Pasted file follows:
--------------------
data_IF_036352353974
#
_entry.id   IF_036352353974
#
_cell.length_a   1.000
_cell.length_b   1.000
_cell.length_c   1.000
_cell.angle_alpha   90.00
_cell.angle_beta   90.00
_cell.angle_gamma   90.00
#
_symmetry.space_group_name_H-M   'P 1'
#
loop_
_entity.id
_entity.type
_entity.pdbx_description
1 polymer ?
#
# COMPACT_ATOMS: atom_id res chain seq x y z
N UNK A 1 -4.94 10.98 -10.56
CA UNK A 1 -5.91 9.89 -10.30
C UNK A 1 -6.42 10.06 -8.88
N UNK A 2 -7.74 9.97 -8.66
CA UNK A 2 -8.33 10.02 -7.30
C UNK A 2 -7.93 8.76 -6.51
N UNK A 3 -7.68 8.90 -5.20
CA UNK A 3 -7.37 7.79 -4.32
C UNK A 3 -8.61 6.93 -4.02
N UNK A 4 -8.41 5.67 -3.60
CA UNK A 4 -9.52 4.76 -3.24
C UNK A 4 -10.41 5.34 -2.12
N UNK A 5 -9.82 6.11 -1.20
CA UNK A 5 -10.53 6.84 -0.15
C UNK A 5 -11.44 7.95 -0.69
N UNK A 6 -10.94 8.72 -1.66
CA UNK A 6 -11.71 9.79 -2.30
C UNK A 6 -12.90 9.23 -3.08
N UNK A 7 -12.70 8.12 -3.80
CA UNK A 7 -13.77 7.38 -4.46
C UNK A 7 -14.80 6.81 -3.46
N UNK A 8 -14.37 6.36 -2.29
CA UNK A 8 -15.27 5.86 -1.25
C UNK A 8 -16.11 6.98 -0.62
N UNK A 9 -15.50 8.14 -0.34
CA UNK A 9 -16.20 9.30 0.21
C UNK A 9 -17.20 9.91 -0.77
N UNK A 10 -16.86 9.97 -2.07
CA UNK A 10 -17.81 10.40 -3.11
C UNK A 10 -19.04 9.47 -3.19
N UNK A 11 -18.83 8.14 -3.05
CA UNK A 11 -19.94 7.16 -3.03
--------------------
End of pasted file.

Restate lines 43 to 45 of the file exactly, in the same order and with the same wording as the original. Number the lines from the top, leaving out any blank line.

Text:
CA UNK A 8 -15.27 5.86 -1.25
C UNK A 8 -16.11 6.98 -0.62
N UNK A 9 -15.50 8.14 -0.34